Journal of Gastroenterology

, Volume 47, Issue 3, pp 215–225 | Cite as

Inflammation and fibrogenesis in steatohepatitis

  • Hideki Fujii
  • Norifumi Kawada


Nonalcoholic fatty liver disease consists of a range of disorders characterized by excess accumulation of triglyceride within the liver. Whereas simple steatosis is clinically benign, nonalcoholic steatohepatitis (NASH) often progresses to cirrhosis. Inflammation and fibrogenesis are closely inter-related and are major targets of NASH research. Experimental data have shown that inflammation in NASH is caused by insulin resistance, systemic lipotoxicity due to overnutrition, lipid metabolites, the production of proinflammatory cytokines and adipokines by visceral adipose tissue, gut-derived bacteria, and oxidative stress. In NASH-associated fibrosis, the principal cell type responsible for extracellular matrix production is recognized as the hepatic stellate cell. Although the fibrotic mechanisms underlying NASH are largely similar to those observed in other chronic liver diseases, the altered patterns of circulating adipokines, the generation of oxidative stress, and the hormonal profile associated with the metabolic syndrome might play unique roles in the fibrogenesis associated with the disease. Information on the basic pathogenesis of NASH with a focus on the generation of inflammation and fibrosis will be discussed.


Insulin resistance Lipotoxicity Adipokine Oxidative stress Stellate cell 



Cytochrome P450 2E1


Free fatty acids


Farnesoid X receptor


Hepatic stellate cells




Nonalcoholic fatty liver disease


Nonalcoholic steatohepatitis


Nuclear factor kappa B


NADPH oxidase


Peroxisome proliferator-activated receptor


Reactive oxygen species


Transforming growth factor-β1


Toll-like receptors


Tumor necrosis factor



This work was supported by a grant from the Ministry of Health, Labor and Welfare of Japan to N. Kawada (2008–2010), and by a Grant-in-Aid for Young Scientists (B) from the Japan Society for the Promotion of Science through grant 23790806 to H. Fujii (2011).

Conflict of interest

The authors declare that they have no conflict of interest.


  1. 1.
    Argo CK, Caldwell SH. Epidemiology and natural history of non-alcoholic steatohepatitis. Clin Liver Dis. 2009;13:511–31.PubMedCrossRefGoogle Scholar
  2. 2.
    Tiniakos DG, Vos MB, Brunt EM. Nonalcoholic fatty liver disease: pathology and pathogenesis. Annu Rev Pathol. 2010;5:145–71.PubMedCrossRefGoogle Scholar
  3. 3.
    Day CP. Natural history of NAFLD: remarkably benign in the absence of cirrhosis. Gastroenterology. 2005;129:375–8.PubMedCrossRefGoogle Scholar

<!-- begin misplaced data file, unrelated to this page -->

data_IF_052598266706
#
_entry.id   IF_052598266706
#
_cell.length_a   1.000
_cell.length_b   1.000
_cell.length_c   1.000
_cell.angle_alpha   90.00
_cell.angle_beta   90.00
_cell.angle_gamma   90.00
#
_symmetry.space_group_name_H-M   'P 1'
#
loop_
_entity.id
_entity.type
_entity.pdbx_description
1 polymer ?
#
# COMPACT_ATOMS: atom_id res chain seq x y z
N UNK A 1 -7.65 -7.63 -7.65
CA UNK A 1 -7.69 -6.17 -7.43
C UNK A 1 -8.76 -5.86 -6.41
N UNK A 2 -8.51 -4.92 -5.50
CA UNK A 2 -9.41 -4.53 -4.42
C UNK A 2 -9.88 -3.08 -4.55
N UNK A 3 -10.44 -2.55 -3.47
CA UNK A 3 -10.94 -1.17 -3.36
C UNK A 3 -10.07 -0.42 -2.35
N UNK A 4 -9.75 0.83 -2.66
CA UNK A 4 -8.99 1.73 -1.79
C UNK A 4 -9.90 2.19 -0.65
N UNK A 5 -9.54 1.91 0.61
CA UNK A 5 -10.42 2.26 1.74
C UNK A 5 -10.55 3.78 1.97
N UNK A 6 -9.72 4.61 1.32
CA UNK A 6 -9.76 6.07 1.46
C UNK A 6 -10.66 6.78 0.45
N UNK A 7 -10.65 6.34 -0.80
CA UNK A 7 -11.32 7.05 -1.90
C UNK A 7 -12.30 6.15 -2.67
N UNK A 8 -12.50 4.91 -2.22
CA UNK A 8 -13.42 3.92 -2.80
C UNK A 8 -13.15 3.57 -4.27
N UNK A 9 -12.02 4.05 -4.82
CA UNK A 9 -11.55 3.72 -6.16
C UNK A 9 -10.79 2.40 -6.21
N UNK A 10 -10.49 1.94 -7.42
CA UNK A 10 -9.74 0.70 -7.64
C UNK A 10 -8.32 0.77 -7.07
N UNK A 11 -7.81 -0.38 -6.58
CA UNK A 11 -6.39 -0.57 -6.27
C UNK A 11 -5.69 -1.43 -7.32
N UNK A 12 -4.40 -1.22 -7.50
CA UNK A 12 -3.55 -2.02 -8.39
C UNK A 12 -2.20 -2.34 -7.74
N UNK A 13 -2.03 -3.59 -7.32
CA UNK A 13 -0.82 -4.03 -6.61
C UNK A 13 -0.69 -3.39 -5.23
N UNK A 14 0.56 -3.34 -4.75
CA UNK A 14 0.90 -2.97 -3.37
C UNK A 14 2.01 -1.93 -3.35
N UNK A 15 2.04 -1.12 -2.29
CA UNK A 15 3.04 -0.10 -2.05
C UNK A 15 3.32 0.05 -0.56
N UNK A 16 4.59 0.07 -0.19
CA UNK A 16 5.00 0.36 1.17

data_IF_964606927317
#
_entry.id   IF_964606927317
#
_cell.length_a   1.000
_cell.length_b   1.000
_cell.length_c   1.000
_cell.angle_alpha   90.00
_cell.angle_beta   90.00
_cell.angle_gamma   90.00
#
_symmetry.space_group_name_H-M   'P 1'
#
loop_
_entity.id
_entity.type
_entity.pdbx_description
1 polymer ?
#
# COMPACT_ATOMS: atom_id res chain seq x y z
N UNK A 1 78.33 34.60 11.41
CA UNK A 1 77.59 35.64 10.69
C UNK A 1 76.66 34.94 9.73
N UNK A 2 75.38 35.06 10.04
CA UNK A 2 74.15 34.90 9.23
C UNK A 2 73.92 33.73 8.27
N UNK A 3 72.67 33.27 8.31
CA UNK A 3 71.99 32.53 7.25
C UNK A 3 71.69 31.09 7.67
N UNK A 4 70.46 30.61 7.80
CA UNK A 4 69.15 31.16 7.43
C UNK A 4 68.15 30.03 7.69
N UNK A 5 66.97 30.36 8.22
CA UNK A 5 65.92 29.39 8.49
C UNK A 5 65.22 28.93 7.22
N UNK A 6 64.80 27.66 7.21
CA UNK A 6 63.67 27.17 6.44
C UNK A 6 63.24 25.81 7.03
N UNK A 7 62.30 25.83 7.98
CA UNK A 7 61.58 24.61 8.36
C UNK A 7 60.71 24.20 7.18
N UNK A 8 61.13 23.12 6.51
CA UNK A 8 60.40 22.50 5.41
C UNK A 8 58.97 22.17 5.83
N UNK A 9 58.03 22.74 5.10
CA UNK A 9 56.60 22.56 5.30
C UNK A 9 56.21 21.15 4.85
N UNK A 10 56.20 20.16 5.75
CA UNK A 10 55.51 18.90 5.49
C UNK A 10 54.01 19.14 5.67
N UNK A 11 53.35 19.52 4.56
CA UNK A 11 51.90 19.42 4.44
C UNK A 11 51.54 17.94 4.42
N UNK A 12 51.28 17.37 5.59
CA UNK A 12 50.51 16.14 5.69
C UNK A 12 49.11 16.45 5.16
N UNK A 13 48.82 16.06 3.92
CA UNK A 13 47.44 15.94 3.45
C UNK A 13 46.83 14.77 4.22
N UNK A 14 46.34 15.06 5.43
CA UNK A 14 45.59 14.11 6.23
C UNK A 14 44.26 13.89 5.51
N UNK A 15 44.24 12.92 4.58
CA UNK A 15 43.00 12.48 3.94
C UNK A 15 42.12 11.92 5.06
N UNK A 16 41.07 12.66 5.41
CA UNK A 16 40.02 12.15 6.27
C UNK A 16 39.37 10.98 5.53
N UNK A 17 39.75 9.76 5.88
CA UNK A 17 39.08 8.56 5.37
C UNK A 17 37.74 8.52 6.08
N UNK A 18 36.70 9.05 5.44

4. 4.
    Harrison SA, Torgerson S, Hayashi PH. The natural history of nonalcoholic fatty liver disease: a clinical histopathological study. Am J Gastroenterol. 2003;98:2042–7.PubMedCrossRefGoogle Scholar
  5. 5.
    Argo CK, Northup PG, Al-Osaimi AM, Caldwell SH. Systematic review of risk factors for fibrosis progression in non-alcoholic steatohepatitis. J Hepatol. 2009;51:371–9.PubMedCrossRefGoogle Scholar
  6. 6.
    Powell EE, Cooksley WG, Hanson R, Searle J, Halliday JW, Powell LW. The natural history of nonalcoholic steatohepatitis: a follow-up study of forty-two patients for up to 21 years. Hepatology. 1990;11:74–80.PubMedCrossRefGoogle Scholar
  7. 7.
    Caldwell SH, Crespo DM. The spectrum expanded: cryptogenic cirrhosis and the natural history of non-alcoholic fatty liver disease. J Hepatol. 2004;40:578–84.PubMedCrossRefGoogle Scholar
  8. 8.
    Sanyal AJ, Banas C, Sargeant C, Luketic VA, Sterling RK, Stravitz RT, et al. Similarities and differences in outcomes of cirrhosis due to nonalcoholic steatohepatitis and hepatitis C. Hepatology. 2006;43:682–9.PubMedCrossRefGoogle Scholar
  9. 9.
    Ekstedt M, Franzen LE, Mathiesen UL, Thorelius L, Holmqvist M, Bodemar G, et al. Long-term follow-up of patients with NAFLD and elevated liver enzymes. Hepatology. 2006;44:865–73.PubMedCrossRefGoogle Scholar
  10. 10.
    Day CP, James OF. Steatohepatitis: a tale of two “hits”? Gastroenterology. 1998;114:842–5.PubMedCrossRefGoogle Scholar
  11. 11.
    Day CP, James OF. Hepatic steatosis: innocent bystander or guilty party? Hepatology. 1998;27:1463–6.PubMedCrossRefGoogle Scholar
  12. 12.
    Feldstein AE, Werneburg NW, Canbay A, Guicciardi ME, Bronk SF, Rydzewski R, et al. Free fatty acids promote hepatic lipotoxicity by stimulating TNF-alpha expression via a lysosomal pathway. Hepatology. 2004;40:185–94.PubMedCrossRefGoogle Scholar
  13. 13.
    Yamaguchi K, Yang L, McCall S, Huang J, Yu XX, Pandey SK, et al. Inhibiting triglyceride synthesis improves hepatic steatosis but exacerbates liver damage and fibrosis in obese mice with nonalcoholic steatohepatitis. Hepatology. 2007;45:1366–74.PubMedCrossRefGoogle Scholar
  14. 14.
    Roskams T, Yang SQ, Koteish A, Durnez A, DeVos R, Huang X, et al. Oxidative stress and oval cell accumulation in mice and humans with alcoholic and nonalcoholic fatty liver disease. Am J Pathol. 2003;163:1301–11.PubMedCrossRefGoogle Scholar
  15. 15.
    Jou J, Choi SS, Diehl AM. Mechanisms of disease progression in nonalcoholic fatty liver disease. Semin Liver Dis. 2008;28:370–9.PubMedCrossRefGoogle Scholar
  16. 16.
    Arrese M. Burning hepatic fat: therapeutic potential for liver-specific thyromimetics in the treatment of nonalcoholic fatty liver disease. Hepatology. 2009;49:348–51.PubMedCrossRefGoogle Scholar
  17. 17.
    Farrell GC, Larter CZ. Nonalcoholic fatty liver disease: from steatosis to cirrhosis. Hepatology. 2006;43:S99–112.PubMedCrossRefGoogle Scholar
  18. 18.
    Bugianesi E, Moscatiello S, Ciaravella MF, Marchesini G. Insulin resistance in nonalcoholic fatty liver disease. Curr Pharm Des. 2010;16:1941–51.PubMedCrossRefGoogle Scholar
  19. 19.
    Stefan N, Kantartzis K, Haring HU. Causes and metabolic consequences of fatty liver. Endocr Rev. 2008;29:939–60.PubMedCrossRefGoogle Scholar